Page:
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Benson v. Braun

United States District Court, D. North Dakota

March 28, 2018

Barry Lee Benson, Petitioner,
v.
Colby Braun, Respondent.

          ORDER

          Charles S. Miller, Jr., Magistrate Judge United States District Court

         Before the court is an Amended Petition under 28 U.S.C. § 2254 for a Writ of Habeas Corpus by a Person in State Custody filed by petitioner, Barry Lee Benson. (Doc. No. 9). Also before the court is a Motion to Dismiss by respondent, Colby Braun (“the State”). (Doc. No. 13).

         I. BACKGROUND

         A. Trial

         On May 11, 2012, the State charged Benson by way of complaint with Continuous Sexual Abuse of a Child, a class AA felony. (Doc. No. 14-1). A jury found him guilty. (Doc. No. 14-2). He was sentenced to life imprisonment without the possibility of parole. (Doc. No. 14-2).

         B. Direct Appeal

         On May 31, 2013, Benson appealed that conviction. (Doc. No. 14-1). In that appeal, Benson argued the district court erred in denying his motion for acquittal due to insufficient evidence and the court abused its discretion in allowing the State to present testimony over his objection. The North Dakota Supreme Court summarily affirmed Benson's conviction. State v. Benson, 2014 ND 43, 844 N.W.2d 362. The court issued its mandate on April 2, 2014. (Doc. No. 14-1).

         C. State Postconviction Proceedings

         Benson filed an application for postconviction relief, dated May 15, 2014, with the state district court on May 20, 2014. (Doc. Nos. 14-1, 14-5). The state district court construed Benson's application as raising three separate claims: (1) ineffective assistance of counsel for failing to object to certain testimony presented at trial; (2) lack of communication with counsel for counsel's alleged failure to provide Benson with various court records; and (3) denial of a right by state officials for allegedly not allowing Benson access to law books or access to his court records.

         Without an evidentiary hearing, the state district court summarily dismissed Benson's application on June 11, 2015. The court concluded Benson's second and third claims suffered from a complete lack of factual grounding and dismissed those claims as such. The court further concluded no ineffective assistance of counsel occurred because, even if counsel had acted as Benson insisted, his trial's outcome would not have changed. Benson appealed that decision on August 10, 2015. The North Dakota Supreme Court summarily affirmed. Benson v. State, 2016 ND 22, 876 N.W.2d 485. The court issued its mandate on March 14, 2016.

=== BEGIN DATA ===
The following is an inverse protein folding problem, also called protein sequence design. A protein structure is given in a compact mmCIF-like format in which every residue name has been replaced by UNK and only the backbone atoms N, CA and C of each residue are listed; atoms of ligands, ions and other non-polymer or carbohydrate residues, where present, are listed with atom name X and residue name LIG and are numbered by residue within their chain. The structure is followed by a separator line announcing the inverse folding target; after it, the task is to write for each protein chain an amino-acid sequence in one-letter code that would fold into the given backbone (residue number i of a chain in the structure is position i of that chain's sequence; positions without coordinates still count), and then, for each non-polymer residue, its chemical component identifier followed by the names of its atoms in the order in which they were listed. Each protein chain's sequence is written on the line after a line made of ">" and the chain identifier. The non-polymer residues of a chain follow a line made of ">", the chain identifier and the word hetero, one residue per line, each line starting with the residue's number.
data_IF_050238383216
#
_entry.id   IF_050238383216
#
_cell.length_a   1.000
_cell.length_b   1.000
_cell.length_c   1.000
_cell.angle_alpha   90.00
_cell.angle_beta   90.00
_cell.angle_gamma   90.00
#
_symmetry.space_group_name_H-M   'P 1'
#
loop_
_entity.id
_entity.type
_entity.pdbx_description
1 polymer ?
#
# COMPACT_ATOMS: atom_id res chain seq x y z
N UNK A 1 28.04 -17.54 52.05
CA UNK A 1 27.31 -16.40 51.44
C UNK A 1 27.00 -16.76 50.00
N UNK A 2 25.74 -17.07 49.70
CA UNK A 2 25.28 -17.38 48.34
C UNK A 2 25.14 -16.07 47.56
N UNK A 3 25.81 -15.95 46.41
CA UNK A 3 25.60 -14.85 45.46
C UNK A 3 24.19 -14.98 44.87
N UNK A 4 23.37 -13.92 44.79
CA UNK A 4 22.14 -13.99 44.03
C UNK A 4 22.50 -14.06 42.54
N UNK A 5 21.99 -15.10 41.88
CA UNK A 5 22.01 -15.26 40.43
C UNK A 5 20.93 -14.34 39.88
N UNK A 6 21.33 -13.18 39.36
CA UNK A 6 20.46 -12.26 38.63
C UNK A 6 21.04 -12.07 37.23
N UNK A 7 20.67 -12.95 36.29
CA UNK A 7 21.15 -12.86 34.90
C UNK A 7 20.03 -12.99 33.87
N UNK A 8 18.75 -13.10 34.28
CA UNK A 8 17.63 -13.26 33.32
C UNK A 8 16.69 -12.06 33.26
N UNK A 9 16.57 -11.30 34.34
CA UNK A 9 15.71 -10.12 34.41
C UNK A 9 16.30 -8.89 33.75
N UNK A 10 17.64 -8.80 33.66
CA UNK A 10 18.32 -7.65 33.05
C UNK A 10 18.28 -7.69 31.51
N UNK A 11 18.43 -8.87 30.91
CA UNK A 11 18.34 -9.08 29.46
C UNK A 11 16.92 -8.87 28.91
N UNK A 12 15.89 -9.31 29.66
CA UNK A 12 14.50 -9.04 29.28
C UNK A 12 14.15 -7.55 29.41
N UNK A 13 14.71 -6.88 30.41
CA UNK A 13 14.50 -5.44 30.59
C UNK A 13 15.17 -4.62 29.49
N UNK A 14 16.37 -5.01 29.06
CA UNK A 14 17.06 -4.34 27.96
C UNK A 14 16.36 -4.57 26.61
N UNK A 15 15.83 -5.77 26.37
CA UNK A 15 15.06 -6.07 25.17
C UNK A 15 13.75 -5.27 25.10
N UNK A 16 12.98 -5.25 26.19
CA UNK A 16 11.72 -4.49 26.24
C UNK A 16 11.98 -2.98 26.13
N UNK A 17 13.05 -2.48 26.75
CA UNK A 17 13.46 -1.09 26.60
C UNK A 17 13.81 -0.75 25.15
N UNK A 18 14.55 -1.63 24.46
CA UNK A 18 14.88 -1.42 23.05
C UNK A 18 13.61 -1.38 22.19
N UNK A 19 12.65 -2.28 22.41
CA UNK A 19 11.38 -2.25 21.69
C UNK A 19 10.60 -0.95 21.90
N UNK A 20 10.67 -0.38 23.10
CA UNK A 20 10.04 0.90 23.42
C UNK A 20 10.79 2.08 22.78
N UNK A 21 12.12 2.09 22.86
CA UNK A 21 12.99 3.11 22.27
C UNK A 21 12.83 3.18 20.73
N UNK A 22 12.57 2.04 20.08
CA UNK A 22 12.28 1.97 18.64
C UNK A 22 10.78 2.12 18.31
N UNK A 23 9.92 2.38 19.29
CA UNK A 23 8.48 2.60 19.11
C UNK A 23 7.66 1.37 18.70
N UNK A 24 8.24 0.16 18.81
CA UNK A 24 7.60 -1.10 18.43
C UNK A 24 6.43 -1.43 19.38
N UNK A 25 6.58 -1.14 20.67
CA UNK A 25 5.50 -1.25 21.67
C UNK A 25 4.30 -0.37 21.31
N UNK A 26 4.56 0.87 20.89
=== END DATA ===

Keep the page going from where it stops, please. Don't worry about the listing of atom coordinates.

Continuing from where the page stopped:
Thereafter, Benson filed a second application for postconviction relief on December 28, 2016. (Doc. No. 14-9). The state district court denied this application on September 26, 2017, concluding the second application was untimely under N.D.C.C. § 29-32.1-01(2) and barred by res judicata. (Doc. No. 14-10). Benson did not appeal that denial. (Doc. No. 14-9).

         D. Federal Habeas Petition

         Benson next filed his § 2254 petition with this court on November 9, 2017. (Doc. No. 2). Following the court's direction, (Doc. No. 6), Benson amended his § 2254 petition. (Doc. No. 9). This amended petition contains five grounds for habeas relief, some of which are rather muddled. The court construes Benson's claims for relief as follows. First, Benson claims his trial counsel was ineffective because counsel did not properly flesh out inconsistencies in testimony presented by the States's witnesses at trial. Second, Benson claims his trial counsel was ineffective for not properly impeaching one of the State's witnesses, T.K. Third, Benson claims his trial counsel was ineffective for not adopting the trial strategy Benson thought appropriate. Fourth, Benson claims his trial counsel was ineffective for not properly impeaching one of the State's witnesses, K.S. Fifth, Benson claims the State engaged in misconduct tantamount to a Brady violation.

         II. ...


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